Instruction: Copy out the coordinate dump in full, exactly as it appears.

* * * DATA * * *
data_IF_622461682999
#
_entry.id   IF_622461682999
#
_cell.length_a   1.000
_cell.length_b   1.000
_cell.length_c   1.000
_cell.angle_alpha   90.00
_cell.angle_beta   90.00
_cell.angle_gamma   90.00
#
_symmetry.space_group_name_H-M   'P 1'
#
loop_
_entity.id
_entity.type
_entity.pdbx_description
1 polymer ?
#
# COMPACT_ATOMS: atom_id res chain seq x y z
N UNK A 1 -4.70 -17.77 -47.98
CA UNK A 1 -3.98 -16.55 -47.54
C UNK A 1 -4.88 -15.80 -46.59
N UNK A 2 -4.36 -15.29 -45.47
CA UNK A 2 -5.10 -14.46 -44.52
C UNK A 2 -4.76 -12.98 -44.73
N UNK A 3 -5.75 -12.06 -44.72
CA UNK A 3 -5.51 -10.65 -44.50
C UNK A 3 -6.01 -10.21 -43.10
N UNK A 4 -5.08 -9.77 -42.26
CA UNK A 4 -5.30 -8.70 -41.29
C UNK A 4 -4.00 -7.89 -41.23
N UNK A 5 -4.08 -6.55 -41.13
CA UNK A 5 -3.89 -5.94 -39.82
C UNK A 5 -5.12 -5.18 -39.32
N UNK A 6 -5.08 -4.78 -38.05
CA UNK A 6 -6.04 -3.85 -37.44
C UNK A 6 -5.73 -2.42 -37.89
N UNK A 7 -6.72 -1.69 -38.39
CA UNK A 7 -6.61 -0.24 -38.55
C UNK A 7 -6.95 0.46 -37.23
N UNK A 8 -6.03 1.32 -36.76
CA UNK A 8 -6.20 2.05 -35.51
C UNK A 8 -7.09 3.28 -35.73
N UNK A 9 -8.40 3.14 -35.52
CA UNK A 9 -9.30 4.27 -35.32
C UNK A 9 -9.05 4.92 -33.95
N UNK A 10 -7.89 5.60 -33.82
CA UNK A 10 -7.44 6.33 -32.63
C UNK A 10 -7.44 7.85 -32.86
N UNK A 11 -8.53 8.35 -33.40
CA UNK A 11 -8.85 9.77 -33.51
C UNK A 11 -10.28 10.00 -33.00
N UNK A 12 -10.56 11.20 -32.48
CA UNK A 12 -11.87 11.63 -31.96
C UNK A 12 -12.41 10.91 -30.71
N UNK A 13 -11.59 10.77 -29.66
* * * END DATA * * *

data_IF_622461682999
#
_entry.id   IF_622461682999
#
_cell.length_a   1.000
_cell.length_b   1.000
_cell.length_c   1.000
_cell.angle_alpha   90.00
_cell.angle_beta   90.00
_cell.angle_gamma   90.00
#
_symmetry.space_group_name_H-M   'P 1'
#
loop_
_entity.id
_entity.type
_entity.pdbx_description
1 polymer ?
#
# COMPACT_ATOMS: atom_id res chain seq x y z
N UNK A 1 -4.70 -17.77 -47.98
CA UNK A 1 -3.98 -16.55 -47.54
C UNK A 1 -4.88 -15.80 -46.59
N UNK A 2 -4.36 -15.29 -45.47
CA UNK A 2 -5.10 -14.46 -44.52
C UNK A 2 -4.76 -12.98 -44.73
N UNK A 3 -5.75 -12.06 -44.72
CA UNK A 3 -5.51 -10.65 -44.50
C UNK A 3 -6.01 -10.21 -43.10
N UNK A 4 -5.08 -9.77 -42.26
CA UNK A 4 -5.30 -8.70 -41.29
C UNK A 4 -4.00 -7.89 -41.23
N UNK A 5 -4.08 -6.55 -41.13
CA UNK A 5 -3.89 -5.94 -39.82
C UNK A 5 -5.12 -5.18 -39.32
N UNK A 6 -5.08 -4.78 -38.05
CA UNK A 6 -6.04 -3.85 -37.44
C UNK A 6 -5.73 -2.42 -37.89
N UNK A 7 -6.72 -1.69 -38.39
CA UNK A 7 -6.61 -0.24 -38.55
C UNK A 7 -6.95 0.46 -37.23
N UNK A 8 -6.03 1.32 -36.76
CA UNK A 8 -6.20 2.05 -35.51
C UNK A 8 -7.09 3.28 -35.73
N UNK A 9 -8.40 3.14 -35.52
CA UNK A 9 -9.30 4.27 -35.32
C UNK A 9 -9.05 4.92 -33.95
N UNK A 10 -7.89 5.60 -33.82
CA UNK A 10 -7.44 6.33 -32.63
C UNK A 10 -7.44 7.85 -32.86
N UNK A 11 -8.53 8.35 -33.40
CA UNK A 11 -8.85 9.77 -33.51
C UNK A 11 -10.28 10.00 -33.00
N UNK A 12 -10.56 11.20 -32.48
CA UNK A 12 -11.87 11.63 -31.96
C UNK A 12 -12.41 10.91 -30.71
N UNK A 13 -11.59 10.77 -29.66